Republicans are on the cusp of fulfilling a decades-long campaign to install a Supreme Court majority that might overturn abortion rights. But their battle cry has been muted as the GOP moves to confirm President Donald Trump’s high court nominee with the election already underway.
Republicans view the quick confirmation of Judge Amy Coney Barrett as an energizer for their party’s base heading into the election on Nov. 3. But it also risks motivating the wide swath of voters who back abortion rights against Republicans in a year where the party is struggling to keep its Senate majority.
Barrett enters Monday’s Senate Judiciary Committee hearings with the clearest anti-abortion record of any nominee in decades. She signed a 2006 advertisement opposing abortion and wrote in 1998 that the procedure is “always immoral.” In a handful of opportunities while on the federal appeals court bench, Barrett consistently landed on the side of restricting abortion rights.
Yet poll after poll shows a solid majority of the public opposes overturning the 1973 Roe v. Wade ruling that legalized abortion rights nationwide. That includes voters in staunchly Republican states such as Georgia and South Carolina, where Republican senators are running neck and neck with Democratic challengers. At least a half dozen other incumbent Republican senators also are in peril of losing on Election Day, with Barrett’s confirmation suddenly thrust into the campaign.
It may be with that in mind that Trump and the GOP have had a light touch on the issue that animates the anti-abortion movement, a stalwart constituency of the GOP.
Trump, in formally introducing her, spoke about Barrett’s credentials and background and cited gun rights, religious liberty and public safety as among the important issues that will be coming before the court.
In last week’s debate with Democratic nominee Joe Biden, Trump denied Barrett’s nomination puts abortion on the ballot on Nov. 3. “You don’t know her view on Roe v. Wade,” he said. During his 2016 campaign, he vowed that Roe would “automatically” be overturned once he had made enough appointments.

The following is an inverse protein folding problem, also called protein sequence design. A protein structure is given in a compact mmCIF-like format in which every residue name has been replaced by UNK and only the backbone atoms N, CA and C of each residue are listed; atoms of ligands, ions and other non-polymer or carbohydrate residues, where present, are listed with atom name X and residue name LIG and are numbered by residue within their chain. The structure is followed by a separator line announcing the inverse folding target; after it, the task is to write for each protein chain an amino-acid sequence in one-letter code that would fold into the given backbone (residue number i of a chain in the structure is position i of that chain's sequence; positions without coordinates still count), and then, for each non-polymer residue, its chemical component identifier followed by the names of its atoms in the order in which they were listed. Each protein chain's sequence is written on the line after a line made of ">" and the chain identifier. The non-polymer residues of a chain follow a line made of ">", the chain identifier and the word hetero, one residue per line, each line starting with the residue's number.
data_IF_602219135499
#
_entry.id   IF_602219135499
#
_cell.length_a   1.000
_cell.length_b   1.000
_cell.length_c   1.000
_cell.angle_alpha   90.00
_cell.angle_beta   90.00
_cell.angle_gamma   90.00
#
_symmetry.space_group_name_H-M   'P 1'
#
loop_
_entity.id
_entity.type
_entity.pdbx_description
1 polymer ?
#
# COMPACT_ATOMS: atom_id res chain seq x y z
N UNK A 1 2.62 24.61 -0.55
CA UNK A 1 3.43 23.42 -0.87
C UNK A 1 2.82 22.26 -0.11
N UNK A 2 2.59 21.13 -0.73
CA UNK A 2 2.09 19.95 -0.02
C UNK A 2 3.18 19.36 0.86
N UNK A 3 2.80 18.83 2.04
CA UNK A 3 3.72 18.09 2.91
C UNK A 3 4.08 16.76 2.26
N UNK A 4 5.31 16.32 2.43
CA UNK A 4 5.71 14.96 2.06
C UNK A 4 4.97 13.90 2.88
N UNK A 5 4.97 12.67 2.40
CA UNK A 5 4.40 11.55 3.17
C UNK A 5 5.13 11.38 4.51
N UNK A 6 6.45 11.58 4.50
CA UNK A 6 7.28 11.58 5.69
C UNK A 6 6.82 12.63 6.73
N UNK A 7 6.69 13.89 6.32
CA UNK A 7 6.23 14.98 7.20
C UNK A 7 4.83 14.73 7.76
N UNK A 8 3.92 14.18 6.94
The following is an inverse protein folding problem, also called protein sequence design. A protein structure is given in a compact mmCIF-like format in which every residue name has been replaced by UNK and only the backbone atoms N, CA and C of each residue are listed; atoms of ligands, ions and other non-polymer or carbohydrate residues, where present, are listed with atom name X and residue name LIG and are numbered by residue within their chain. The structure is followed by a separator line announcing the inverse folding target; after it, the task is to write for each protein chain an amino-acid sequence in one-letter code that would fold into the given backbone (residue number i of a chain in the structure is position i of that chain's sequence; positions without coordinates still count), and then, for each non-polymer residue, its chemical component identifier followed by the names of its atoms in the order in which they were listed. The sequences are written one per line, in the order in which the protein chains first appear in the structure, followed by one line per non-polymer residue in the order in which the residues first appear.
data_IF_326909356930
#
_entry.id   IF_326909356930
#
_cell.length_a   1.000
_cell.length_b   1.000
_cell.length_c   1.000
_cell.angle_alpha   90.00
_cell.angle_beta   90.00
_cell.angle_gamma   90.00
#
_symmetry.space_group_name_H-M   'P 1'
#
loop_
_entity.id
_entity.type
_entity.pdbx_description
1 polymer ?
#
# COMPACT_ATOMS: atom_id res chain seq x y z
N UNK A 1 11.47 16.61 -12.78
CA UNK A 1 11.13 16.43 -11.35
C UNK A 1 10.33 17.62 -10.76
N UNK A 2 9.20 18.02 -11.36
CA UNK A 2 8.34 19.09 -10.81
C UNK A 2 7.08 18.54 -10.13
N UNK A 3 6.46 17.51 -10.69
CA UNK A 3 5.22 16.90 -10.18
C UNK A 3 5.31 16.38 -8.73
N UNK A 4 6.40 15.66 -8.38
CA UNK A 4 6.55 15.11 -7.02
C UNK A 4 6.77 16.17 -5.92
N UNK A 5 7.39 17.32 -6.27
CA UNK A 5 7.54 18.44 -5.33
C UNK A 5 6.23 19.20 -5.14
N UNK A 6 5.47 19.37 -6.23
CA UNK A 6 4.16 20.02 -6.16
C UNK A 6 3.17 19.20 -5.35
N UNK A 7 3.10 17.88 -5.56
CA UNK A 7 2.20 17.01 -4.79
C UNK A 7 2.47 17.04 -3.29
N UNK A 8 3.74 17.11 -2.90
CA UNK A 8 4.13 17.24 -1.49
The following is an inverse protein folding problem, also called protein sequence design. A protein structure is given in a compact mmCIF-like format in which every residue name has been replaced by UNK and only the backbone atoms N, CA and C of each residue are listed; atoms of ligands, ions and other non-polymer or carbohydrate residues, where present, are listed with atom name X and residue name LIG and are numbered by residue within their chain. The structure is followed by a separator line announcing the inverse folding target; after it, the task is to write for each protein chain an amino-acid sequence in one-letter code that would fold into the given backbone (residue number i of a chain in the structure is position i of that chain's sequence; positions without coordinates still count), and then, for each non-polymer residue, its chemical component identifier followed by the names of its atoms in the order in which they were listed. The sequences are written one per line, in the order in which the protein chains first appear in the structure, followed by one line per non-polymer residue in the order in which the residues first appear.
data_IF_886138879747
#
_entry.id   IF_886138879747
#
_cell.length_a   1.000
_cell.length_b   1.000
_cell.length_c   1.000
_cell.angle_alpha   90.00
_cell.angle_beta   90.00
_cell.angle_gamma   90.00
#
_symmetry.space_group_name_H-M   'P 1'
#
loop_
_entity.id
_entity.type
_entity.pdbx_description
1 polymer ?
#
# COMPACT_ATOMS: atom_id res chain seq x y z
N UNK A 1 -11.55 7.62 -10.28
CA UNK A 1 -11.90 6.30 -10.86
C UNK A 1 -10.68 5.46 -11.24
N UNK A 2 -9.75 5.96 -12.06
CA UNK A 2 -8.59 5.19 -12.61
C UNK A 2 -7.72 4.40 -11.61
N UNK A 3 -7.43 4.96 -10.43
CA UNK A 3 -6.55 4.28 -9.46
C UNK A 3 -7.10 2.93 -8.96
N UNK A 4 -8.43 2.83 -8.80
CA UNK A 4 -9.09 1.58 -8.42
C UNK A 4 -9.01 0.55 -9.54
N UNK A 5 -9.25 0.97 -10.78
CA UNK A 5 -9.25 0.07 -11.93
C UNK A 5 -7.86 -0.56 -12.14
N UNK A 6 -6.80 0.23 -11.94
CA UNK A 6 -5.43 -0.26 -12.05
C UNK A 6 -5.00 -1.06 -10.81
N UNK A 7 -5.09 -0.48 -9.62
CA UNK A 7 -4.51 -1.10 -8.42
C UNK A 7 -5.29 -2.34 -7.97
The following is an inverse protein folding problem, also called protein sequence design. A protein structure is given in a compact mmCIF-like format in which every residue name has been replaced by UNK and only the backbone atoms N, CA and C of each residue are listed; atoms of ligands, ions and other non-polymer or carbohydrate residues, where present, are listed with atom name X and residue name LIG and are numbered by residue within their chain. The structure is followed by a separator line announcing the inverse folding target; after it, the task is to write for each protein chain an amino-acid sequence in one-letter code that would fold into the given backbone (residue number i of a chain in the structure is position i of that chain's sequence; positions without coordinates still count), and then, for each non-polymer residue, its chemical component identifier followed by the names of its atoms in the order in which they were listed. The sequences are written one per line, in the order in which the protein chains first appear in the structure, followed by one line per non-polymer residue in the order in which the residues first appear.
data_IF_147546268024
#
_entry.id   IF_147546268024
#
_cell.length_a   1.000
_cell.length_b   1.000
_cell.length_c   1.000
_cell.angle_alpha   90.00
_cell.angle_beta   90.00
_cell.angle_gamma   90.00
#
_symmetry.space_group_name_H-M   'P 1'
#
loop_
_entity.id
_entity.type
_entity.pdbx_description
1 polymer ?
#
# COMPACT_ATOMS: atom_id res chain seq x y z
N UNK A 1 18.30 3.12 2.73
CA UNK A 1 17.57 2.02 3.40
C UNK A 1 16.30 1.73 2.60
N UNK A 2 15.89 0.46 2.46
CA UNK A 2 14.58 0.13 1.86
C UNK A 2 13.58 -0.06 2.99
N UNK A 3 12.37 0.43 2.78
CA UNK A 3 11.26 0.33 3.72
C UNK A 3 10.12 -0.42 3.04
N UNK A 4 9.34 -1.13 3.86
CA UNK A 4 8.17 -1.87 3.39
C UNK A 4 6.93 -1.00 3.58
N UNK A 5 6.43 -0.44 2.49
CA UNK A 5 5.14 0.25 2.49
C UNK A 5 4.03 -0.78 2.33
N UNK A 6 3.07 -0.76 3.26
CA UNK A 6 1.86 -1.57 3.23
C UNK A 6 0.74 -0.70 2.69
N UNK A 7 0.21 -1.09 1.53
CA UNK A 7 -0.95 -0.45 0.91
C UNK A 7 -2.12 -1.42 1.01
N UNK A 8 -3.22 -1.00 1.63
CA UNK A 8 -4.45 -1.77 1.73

And in last night’s vice presidential debate, Mike Pence declined to answer a question about whether Indiana, where he was once governor, should outlaw abortion if Roe v. Wade were overturned, though later in the debate he reiterated his anti-abortion credentials. “I would never presume how Judge Amy Coney Barrett would rule on the Supreme Court of the United States, but we’ll continue to stand strong for the right to life,” he said. Read more from Steven T. Dennis and Greg Stohr.
Barrett Spoke with Democrats: Senate Judiciary Committee ranking member Dianne Feinstein (D-Calif.) and several other Democratic members of the panel spoke yesterday with Barrett, White House spokesman Judd Deere said in a statement. During the calls, Barrett “emphasized the importance of judicial independence and spoke about her judicial philosophy and family,” Deere said. Read more from Teaganne Finn.
More Elections & Politics
Pence Fails to Knock Harris Off Course: Vice President Mike Pence’s job last night was to seem reasonable and reassuring after days of uncertainty stoked by Trump, who shook voters with his own combative debate performance last week and then alarmed the nation with his positive test for coronavirus. By that measure, Pence’s debate performance with his Democratic opponent Sen. Kamala Harris (D-Calif.) achieved its goal.
Harris landed her toughest attack of the night in the debate’s opening minutes — calling Trump’s handling of the virus “the greatest failure of any presidential administration in the history of our country.” Pence sought to defend the administration’s coronavirus response with a selective retelling of key facts, leaning heavily on Trump’s decision to ban travel from China even as the death toll recently hit 212,000. At other key moments through the night, Pence managed to put Harris on defense, and she evaded answering whether Democrats would expand the Supreme Court or implement the so-called Green New Deal climate plan, unlikely to play well in key swing states like Pennsylvania.
But a vice president merely hitting his marks isn’t enough to change the dynamic in a race where Republicans trail so badly. Biden’s lead has grown to 9 points on average in national polls, and Trump has had to take a hiatus from active campaigning to fight Covid-19, drawing fresh scrutiny to his biggest vulnerability. Read more from Justin Sink.